Legal Reform Facilitating Corruption Investigations. Changes to Colombia’s legal framework are helping the country fight corruption. For example, on January 1, 2005, Colombia transitioned from an inquisitorial penal system to an accusatorial penal system. With this change, that took time to be implemented, prosecutors now play an active role in the investigation of crimes. The new system also provides for the reduction in sentencing for those who collaborate with investigations. Moreover, in 2011 the Colombian Congress adopted the Anti-Corruption Statute. The Penal Code and the Anti-Corruption Statute are both tools that the country can use to fight corruption. In practice, prosecutors have been pursuing any individual involved in corruption, no matter if the individual is a well-known figure in the public or private sector. These developments have made the Colombian criminal justice system more effective.

The Cruz case suggests that, little by little, a culture of fighting corruption is emerging in Colombia. The environment for participating in bidding on public contracts is, in fact, getting better today. Many actors, including governmental agencies, Ministers, prosecutors, journalists and the public, have been making their own contributions to bolster transparency in the country.

The opinions expressed in this post are those of the author in his or her individual capacity, and do not necessarily represent the views of anyone else, including the entities with which the author is affiliated, the author’s employers, other contributors, FCPAméricas, or its advertisers. The information in the FCPAméricas blog is intended for public discussion and educational purposes only. It is not intended to provide legal advice to its readers and does not create an attorney-client relationship. It does not seek to describe or convey the quality of legal services. FCPAméricas encourages readers to seek qualified legal counsel regarding anti-corruption laws or any other legal issue. FCPAméricas gives permission to link, post, distribute, or reference this article for any lawful purpose, provided attribution is made to the author and to FCPAméricas LLC.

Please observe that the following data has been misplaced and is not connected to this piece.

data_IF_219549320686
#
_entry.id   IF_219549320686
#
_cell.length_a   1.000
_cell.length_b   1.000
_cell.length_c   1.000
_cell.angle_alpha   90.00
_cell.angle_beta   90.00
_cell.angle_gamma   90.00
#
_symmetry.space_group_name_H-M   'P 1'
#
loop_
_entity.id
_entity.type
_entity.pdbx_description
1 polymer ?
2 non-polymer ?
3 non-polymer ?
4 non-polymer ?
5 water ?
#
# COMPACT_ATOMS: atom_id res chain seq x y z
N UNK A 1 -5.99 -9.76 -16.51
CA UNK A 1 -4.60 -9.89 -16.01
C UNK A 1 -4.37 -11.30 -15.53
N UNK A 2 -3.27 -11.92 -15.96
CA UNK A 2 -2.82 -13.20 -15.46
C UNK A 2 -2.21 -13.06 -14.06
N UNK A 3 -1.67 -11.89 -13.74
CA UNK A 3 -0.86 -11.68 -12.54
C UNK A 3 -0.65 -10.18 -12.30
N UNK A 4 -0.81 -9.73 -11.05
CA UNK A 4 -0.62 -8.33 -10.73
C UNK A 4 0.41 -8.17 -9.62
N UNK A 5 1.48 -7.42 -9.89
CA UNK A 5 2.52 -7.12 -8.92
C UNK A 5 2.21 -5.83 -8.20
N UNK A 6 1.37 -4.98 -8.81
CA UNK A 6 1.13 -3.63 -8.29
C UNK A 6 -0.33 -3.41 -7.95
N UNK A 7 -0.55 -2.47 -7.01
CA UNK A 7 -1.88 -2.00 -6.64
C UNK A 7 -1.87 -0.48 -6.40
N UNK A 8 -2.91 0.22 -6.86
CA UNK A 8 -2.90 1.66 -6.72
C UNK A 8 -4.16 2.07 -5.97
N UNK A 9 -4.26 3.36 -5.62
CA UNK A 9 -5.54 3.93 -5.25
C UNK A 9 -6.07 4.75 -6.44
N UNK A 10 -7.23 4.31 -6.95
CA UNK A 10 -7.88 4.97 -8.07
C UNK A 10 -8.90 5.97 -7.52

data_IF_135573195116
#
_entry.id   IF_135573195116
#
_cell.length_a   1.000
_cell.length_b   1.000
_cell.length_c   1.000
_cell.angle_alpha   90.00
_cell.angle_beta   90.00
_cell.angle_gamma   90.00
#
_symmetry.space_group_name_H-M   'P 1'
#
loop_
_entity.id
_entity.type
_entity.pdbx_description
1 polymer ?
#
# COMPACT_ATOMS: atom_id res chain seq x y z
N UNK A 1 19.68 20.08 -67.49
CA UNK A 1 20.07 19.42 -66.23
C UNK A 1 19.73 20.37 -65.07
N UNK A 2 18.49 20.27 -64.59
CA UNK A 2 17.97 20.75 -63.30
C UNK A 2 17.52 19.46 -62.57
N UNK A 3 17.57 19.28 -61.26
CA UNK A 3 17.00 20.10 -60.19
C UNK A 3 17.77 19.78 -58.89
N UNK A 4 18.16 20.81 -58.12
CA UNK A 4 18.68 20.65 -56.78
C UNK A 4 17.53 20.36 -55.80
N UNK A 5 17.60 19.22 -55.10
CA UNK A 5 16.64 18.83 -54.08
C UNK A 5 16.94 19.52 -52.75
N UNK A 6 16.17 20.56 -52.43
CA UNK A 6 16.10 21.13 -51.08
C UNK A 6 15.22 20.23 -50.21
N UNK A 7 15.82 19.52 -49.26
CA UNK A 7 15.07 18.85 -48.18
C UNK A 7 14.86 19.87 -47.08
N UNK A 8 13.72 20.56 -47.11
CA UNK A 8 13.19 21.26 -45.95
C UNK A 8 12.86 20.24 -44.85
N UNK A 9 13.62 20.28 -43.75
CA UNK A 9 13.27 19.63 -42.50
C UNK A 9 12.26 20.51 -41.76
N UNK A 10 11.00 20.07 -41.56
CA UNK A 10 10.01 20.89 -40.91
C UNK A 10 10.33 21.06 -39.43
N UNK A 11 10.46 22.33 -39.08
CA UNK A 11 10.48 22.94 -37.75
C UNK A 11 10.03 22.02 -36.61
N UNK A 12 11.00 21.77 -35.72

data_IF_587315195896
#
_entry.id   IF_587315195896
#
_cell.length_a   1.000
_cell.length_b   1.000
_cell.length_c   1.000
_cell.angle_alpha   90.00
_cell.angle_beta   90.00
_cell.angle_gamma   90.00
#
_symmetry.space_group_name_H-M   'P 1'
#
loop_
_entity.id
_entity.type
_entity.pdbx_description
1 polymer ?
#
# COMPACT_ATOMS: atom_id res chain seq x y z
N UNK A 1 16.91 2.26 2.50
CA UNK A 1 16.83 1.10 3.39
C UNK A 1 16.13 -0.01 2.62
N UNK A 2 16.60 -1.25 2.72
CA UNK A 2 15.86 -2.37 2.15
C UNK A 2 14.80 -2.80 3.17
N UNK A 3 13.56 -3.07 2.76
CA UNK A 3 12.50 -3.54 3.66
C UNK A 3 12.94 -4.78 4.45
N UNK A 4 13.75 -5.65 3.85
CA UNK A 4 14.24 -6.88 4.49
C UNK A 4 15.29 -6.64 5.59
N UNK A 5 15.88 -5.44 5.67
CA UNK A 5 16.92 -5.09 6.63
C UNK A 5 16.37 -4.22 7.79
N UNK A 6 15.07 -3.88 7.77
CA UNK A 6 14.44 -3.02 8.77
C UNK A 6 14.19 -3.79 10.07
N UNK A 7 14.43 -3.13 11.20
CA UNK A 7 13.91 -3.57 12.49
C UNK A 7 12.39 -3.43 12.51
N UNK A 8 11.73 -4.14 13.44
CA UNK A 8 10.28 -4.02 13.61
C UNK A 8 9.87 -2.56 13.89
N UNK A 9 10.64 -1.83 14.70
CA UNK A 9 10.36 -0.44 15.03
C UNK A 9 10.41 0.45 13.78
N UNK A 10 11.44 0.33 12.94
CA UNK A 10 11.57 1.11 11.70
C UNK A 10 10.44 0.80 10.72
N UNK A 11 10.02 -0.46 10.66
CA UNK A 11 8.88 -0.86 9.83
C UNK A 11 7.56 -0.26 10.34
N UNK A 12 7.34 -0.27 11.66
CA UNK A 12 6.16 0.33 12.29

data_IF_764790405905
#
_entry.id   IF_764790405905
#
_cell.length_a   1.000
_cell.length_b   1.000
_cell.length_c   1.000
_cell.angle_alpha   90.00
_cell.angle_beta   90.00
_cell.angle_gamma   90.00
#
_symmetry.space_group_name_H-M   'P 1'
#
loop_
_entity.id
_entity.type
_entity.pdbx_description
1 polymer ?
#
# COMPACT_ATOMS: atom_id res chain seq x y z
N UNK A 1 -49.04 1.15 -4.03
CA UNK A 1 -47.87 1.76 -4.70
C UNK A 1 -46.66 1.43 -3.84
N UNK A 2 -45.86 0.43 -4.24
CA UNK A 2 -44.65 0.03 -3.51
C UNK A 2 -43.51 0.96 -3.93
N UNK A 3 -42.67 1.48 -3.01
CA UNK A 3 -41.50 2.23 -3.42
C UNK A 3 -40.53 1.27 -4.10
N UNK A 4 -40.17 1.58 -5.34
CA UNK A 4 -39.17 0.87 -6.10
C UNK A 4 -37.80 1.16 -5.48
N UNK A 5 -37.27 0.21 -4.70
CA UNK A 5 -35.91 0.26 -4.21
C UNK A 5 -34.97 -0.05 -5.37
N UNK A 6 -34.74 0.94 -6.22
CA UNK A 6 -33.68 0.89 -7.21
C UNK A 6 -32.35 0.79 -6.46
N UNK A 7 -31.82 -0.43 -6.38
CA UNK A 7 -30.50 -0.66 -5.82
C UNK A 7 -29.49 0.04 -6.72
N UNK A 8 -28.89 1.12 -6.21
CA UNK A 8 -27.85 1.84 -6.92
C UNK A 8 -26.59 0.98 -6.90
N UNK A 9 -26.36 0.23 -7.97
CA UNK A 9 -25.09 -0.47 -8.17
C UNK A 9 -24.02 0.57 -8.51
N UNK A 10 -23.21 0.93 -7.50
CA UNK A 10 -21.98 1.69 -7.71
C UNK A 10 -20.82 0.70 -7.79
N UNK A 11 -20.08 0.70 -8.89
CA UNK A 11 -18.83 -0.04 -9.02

© 2015 FCPAméricas, LLC

Post authored by Guest

Categories: Colombia, Enforcement, English, FCPA, Procurement

CommentsComments | Print This Post Print This Post |



2 Responses to “An Emerging Anti-Corruption Culture in Colombia? One Recent Case Suggests So”

  1. Luis Lizarralde Says:


    De acuerdo con la revista Semana, la esposa de Cruz fue condenada el 14 de Enero de 2016 a dos años y once meses. La sentencia no restringió su libertad, pero deberá pagar una multa de aproximadamente al equivalente a US$116,000. Para disfrutar del beneficio de libertad condicional, deberá depositar una suma aproximada al equivalente a US$1,000. El Juez expidió la sentencia en estos términos considerando su colaboración con las autoridades.

  2. Luis Lizarralde Says:


    According to the weekly magazine Semana, Cruz’s wife was sentenced on January 14th , 2016 to two years and eleven months. The sentence did not restrict her freedom. She will have to pay a fine of approximately US$116,000. In order to enjoy the benefit of conditional freedom, she will have to deposit an amount equivalent to US$1,000. The judge issued the sentence in these terms considering that she collaborated with the authorities.

Leave a Reply


Subscribe to our mailing list

* indicates required

View previous campaigns.